The Tomatometer rating – based on the published opinions of hundreds of film and television critics – is a trusted measurement of movie and TV programming quality for millions of moviegoers. It represents the percentage of professional critic reviews that are positive for a given film or television show.
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The Tomatometer is 60% or higher.
The Tomatometer is 59% or lower.
Movies and TV shows are Certified Fresh with a steady Tomatometer of 75% or higher after a set amount of reviews (80 for wide-release movies, 40 for limited-release movies, 20 for TV shows), including 5 reviews from Top Critics.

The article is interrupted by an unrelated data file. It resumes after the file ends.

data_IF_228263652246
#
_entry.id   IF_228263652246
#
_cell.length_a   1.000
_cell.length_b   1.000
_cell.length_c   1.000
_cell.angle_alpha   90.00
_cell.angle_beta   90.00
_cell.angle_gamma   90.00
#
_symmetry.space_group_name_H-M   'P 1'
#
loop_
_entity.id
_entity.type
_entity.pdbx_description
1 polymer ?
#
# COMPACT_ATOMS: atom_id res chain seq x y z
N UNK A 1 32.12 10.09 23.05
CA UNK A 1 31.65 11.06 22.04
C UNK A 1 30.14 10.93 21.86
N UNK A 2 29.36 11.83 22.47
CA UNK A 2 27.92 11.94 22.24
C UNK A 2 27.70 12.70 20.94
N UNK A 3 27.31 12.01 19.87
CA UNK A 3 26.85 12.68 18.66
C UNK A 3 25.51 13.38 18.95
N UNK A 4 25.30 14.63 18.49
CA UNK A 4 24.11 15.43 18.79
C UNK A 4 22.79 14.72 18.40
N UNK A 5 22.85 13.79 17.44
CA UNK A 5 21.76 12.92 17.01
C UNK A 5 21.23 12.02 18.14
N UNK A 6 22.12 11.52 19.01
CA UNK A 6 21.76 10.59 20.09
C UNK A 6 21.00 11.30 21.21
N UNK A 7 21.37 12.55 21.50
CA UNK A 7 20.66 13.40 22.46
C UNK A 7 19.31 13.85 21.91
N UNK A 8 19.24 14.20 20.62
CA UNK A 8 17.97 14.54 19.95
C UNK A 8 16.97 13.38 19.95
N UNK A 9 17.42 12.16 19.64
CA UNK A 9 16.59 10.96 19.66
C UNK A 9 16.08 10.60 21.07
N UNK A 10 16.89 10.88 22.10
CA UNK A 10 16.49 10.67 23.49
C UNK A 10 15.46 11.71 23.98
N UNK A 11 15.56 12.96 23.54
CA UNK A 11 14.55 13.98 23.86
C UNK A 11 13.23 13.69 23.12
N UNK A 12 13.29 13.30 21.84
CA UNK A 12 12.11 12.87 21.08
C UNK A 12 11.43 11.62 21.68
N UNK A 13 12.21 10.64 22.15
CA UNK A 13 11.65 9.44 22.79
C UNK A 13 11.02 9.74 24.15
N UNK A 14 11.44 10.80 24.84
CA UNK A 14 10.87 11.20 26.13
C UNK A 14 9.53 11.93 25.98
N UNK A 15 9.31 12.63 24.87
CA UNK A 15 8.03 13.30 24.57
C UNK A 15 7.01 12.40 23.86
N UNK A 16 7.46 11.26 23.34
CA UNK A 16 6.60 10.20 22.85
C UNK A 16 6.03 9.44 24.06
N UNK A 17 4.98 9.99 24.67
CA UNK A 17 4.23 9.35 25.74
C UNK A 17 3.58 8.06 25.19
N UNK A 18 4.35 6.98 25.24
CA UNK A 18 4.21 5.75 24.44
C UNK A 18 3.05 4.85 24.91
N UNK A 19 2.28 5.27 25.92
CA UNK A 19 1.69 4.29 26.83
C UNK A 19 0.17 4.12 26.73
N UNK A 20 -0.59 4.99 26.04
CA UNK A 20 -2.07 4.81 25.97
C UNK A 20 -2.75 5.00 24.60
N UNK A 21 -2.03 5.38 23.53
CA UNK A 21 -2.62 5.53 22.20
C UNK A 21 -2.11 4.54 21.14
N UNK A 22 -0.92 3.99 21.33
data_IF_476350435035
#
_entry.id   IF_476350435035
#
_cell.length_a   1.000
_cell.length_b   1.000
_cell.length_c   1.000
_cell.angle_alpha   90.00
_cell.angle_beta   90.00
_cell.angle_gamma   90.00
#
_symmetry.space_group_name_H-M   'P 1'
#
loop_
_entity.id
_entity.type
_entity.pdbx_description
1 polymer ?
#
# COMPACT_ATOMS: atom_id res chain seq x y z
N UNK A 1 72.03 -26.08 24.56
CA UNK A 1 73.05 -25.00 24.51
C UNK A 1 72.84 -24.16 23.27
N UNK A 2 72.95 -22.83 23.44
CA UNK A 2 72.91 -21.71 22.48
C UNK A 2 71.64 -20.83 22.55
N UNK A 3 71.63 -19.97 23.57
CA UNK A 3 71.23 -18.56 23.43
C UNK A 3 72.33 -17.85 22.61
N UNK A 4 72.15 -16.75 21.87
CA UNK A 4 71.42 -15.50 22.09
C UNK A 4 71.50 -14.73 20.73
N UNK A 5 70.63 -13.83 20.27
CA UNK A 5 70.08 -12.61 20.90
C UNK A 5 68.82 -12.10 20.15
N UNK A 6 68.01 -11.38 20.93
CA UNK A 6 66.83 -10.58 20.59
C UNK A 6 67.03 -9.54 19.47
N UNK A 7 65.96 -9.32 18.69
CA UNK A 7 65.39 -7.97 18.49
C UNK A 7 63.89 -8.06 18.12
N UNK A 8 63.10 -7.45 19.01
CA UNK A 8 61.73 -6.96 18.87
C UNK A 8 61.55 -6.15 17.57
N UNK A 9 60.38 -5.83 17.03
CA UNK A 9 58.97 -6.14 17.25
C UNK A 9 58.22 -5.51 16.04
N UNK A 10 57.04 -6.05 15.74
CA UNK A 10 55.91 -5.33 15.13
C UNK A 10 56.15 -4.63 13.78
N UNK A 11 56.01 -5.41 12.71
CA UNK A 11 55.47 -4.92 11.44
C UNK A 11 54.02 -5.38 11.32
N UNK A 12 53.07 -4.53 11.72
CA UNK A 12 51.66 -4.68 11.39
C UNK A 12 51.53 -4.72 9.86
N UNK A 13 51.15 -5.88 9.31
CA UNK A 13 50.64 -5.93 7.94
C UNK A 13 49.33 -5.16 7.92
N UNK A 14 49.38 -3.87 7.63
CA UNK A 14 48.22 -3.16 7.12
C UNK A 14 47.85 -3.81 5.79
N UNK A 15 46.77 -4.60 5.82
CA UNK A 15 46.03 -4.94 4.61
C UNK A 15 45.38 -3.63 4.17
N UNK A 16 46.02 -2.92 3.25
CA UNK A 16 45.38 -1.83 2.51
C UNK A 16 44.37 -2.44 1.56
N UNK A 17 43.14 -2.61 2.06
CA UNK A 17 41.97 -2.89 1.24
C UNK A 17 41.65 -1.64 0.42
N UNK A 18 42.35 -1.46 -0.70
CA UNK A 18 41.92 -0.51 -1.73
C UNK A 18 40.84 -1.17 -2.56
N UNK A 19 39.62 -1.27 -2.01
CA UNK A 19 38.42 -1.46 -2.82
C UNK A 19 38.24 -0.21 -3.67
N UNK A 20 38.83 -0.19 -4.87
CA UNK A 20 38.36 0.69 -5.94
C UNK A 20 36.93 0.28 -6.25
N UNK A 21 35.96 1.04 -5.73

Percentage of users who rate a movie or TV show positively.
It'd be nice to see an American filmmaker commit a similar reckoning with the Watts riots, the Weather Underground, or the Black Power movement, not simply resort to cant and kitsch but to really interpret those moments.
Even though its purpose couldn't be more serious, its style could hardly be more pulp. Which is probably fitting for a group that started out with high-minded goals and ended up robbing banks and blowing people away.
I have seen The Baader Meinhof Complex three or four times now, and, despite exasperation with its fissile form, I find it impossible not to be plunged afresh into this engulfing age of European anxiety.
The Baader Meinhof Complex isn't, very: This saga of Communist terrorists sowing mayhem in 1970s Germany treats a bloody band as a unit of stouthearted warriors sallying forth to fight for their principles against impossible odds.
This starkly unromantic epic ultimately benefits from its 150-minute running time, immersing the audience in the RAF's journey from shared passion to collective madness as their movement runs its full, sad, bloody course.